Butler's Matt Howard reacts after his team missed a last-second...

Butler's Matt Howard reacts after his team missed a last-second three-pointer from halfcourt in Butler's 61-59 loss to Duke in the NCAA Championship. (Apr. 5, 2010) Credit: AP

INDIANAPOLIS - This was the alternate ending to "Hoosiers'' that didn't play well with moviegoers. They wanted the happy ending, and they got it in the film. But that's not how real life works.

In real life, Gordon Hayward, the kid from Brownsburg, Ind., with a face Norman Rockwell would have loved, misses the winning shot. Not once. That wouldn't be dramatic enough. No, Hayward missed the potential history-making shot twice in excruciating fashion.

With seven seconds left, he went up for a jumper from the right baseline, arched it a little too high to get over 7-1 Duke center Brian Zoubek and saw it go off the far side of the rim and bound to Zoubek, who was fouled.

Zoubek made the first free throw for a 61-59 lead and intentionally missed the second, allowing Butler to get the ball to Hayward for a desperation attempt from the right side just over the midcourt line. It looked awfully good in the air but it hit slightly too high on the glass and caromed off the front of the rim, giving Duke and coach Mike Krzyzewski their fourth national championship last night at Lucas Oil Stadium.

If nothing else, Duke (35-5) and Butler (33-5), wonderful programs from the opposite ends of the spectrum in terms of basketball's privileged class and blue-collar schools, gave scriptwriters plenty of material to work with.

"I can't really put it into words,'' Duke's Kyle Singler said when asked to describe his emotions at the end, "because the last couple plays just were not normal. It could have gone either way, and I am just glad we came out with a victory.''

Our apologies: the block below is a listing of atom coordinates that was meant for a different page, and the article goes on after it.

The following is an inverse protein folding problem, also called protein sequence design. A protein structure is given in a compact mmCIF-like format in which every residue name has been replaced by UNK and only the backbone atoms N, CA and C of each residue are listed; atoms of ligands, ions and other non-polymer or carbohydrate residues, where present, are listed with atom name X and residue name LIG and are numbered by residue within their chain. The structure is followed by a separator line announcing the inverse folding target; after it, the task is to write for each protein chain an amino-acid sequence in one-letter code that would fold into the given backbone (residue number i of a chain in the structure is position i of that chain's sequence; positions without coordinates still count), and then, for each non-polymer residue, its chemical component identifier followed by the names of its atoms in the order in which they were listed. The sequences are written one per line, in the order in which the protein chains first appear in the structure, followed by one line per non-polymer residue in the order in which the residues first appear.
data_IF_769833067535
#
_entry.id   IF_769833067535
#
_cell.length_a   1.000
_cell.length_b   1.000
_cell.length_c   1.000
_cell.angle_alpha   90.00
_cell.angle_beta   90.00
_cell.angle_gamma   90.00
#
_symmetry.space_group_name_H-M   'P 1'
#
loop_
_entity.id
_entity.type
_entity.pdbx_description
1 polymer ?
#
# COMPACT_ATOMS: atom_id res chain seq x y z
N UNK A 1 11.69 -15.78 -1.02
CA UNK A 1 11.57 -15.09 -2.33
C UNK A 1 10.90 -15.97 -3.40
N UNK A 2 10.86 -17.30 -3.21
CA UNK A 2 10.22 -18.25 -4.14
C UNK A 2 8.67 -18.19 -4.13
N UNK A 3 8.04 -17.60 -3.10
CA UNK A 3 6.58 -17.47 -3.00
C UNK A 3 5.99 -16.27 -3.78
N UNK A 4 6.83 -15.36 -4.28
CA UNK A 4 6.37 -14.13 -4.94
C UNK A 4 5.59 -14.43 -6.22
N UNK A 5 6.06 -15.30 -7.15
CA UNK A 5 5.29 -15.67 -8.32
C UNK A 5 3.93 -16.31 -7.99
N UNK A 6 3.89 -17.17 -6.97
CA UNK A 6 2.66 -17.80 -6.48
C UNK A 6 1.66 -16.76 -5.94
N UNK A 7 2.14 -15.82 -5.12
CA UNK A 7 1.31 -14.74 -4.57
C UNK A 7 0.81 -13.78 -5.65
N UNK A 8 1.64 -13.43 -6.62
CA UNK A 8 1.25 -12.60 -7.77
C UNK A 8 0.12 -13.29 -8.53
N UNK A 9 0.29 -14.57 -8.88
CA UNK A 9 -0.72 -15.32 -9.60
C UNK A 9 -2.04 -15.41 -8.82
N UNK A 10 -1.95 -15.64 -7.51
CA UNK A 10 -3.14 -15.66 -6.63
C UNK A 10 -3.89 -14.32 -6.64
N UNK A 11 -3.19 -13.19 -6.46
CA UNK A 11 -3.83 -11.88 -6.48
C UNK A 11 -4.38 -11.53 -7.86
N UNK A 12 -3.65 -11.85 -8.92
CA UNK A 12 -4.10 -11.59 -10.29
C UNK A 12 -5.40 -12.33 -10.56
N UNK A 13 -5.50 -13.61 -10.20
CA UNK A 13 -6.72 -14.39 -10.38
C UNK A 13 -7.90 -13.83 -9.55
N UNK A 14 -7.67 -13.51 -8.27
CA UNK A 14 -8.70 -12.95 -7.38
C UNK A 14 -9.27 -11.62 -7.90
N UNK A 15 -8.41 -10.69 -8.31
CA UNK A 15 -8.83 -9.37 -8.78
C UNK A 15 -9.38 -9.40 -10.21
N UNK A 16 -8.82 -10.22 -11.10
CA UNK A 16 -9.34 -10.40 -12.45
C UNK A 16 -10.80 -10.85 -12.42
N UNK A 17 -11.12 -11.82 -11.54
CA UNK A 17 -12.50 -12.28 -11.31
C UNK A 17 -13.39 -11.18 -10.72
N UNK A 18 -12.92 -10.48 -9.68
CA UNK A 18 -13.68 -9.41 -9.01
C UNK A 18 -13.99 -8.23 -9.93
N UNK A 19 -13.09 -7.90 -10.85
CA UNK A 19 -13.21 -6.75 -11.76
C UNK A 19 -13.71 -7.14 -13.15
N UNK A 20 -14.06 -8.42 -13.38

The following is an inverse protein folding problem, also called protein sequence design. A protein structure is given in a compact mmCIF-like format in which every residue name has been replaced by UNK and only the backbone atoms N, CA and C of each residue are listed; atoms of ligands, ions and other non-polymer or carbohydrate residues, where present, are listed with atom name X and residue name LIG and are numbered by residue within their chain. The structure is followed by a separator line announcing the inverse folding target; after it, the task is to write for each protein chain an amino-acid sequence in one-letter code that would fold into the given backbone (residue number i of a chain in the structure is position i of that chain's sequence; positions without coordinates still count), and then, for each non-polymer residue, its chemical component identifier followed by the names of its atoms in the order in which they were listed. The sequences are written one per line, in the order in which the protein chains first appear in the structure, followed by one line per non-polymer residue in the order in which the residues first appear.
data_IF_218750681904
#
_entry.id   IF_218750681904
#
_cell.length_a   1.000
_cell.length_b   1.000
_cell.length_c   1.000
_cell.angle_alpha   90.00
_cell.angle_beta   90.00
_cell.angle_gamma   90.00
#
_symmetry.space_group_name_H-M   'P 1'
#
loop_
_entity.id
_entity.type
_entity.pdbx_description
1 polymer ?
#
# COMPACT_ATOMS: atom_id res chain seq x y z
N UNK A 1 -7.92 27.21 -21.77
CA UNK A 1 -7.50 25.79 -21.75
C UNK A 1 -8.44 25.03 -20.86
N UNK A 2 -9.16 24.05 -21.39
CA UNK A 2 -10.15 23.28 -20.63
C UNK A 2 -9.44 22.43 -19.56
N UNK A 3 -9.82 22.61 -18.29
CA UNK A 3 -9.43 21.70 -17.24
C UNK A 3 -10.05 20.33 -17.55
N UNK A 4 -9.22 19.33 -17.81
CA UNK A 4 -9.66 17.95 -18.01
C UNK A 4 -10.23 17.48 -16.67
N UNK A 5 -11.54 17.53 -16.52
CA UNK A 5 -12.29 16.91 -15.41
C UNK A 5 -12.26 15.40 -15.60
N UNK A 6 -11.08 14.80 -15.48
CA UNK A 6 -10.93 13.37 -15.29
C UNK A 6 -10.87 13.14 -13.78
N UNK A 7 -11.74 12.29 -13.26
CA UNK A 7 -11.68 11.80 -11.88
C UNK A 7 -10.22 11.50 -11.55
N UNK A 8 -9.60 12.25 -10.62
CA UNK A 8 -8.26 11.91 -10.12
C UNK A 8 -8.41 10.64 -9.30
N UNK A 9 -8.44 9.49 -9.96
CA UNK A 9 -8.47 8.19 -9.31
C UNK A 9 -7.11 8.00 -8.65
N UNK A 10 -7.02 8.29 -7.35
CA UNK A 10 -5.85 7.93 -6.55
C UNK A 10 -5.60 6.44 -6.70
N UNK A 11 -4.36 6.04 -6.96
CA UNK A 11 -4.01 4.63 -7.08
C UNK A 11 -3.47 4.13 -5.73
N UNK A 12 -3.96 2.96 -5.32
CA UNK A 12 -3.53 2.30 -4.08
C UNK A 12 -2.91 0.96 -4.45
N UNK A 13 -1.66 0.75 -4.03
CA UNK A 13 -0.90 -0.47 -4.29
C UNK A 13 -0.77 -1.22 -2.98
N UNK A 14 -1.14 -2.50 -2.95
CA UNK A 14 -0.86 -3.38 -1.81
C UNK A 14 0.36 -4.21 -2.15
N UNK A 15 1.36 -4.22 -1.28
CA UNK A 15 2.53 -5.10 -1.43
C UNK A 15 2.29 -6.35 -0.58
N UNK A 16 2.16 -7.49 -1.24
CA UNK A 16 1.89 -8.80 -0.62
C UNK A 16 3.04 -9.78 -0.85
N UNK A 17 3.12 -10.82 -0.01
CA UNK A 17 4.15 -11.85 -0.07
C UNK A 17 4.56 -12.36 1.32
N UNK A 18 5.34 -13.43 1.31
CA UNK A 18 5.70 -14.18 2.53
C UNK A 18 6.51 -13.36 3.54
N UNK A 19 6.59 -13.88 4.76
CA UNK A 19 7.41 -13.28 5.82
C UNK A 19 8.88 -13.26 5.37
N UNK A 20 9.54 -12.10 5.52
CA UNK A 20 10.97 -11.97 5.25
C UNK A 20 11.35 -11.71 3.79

Krzyzewski felt the same way.

"It's hard for me to say it, to imagine that we're the national champions," he said. "I love this team . . . and what a way to celebrate our last day together."

The loss ended a 25-game winning streak for Butler, at 4,200 students the smallest school to play in the title game since Jacksonville in 1970.

Singler had 19 points and nine rebounds, Jon Scheyer added 15 points and five assists and Nolan Smith had 13 points for Duke. Hayward had 12 points for Butler but made only 2 of 11 shots. Shelvin Mack also had 12 for the Bulldogs, Matt Howard added 11 and Avery Jukes had 10, all in the first half. Butler shot only 34.5 percent from the field, which was its undoing.

A physical game got even tougher with 5:07 left when Duke's Lance Thomas chased down Hayward from behind, hooked an arm and sent him crashing into the basket support. The crowd begged for an intentional foul, but the refs disagreed after a replay review.

Hayward shook out the cobwebs and hit two foul shots to cut Duke's lead to 56-55. Instead of keeping the ball with a chance to go ahead after an intentional foul, the ball went over to the Blue Devils. Singler came off a screen and popped in a perfect 20-footer for a 58-55 lead at 4:46. That sequence could have drained the momentum Butler needed to pull off the upset.

But after going down 60-55, Howard brought the Bulldogs back with two layups, cutting Duke's lead to 60-59 with 54.8 seconds showing. On Duke's next possession, Singler's shot came up short and Zoubek grabbed the rebound, but the ball went out of bounds off his foot with 33.7 seconds left. Butler's ball with destiny at stake.

After inbounding the ball under his basket with 13.6 seconds left, Hayward got it back up high and drove to the right side near the baseline for his first shot at winning the game.

"It felt good; it looked good; it just wasn't there,'' he said. "He forced me into a tough shot, and I just missed it long. The last shot was just a last-second shot, and it missed.''

Maybe it missed the basket, but it hit everyone who watched this game square in the heart.

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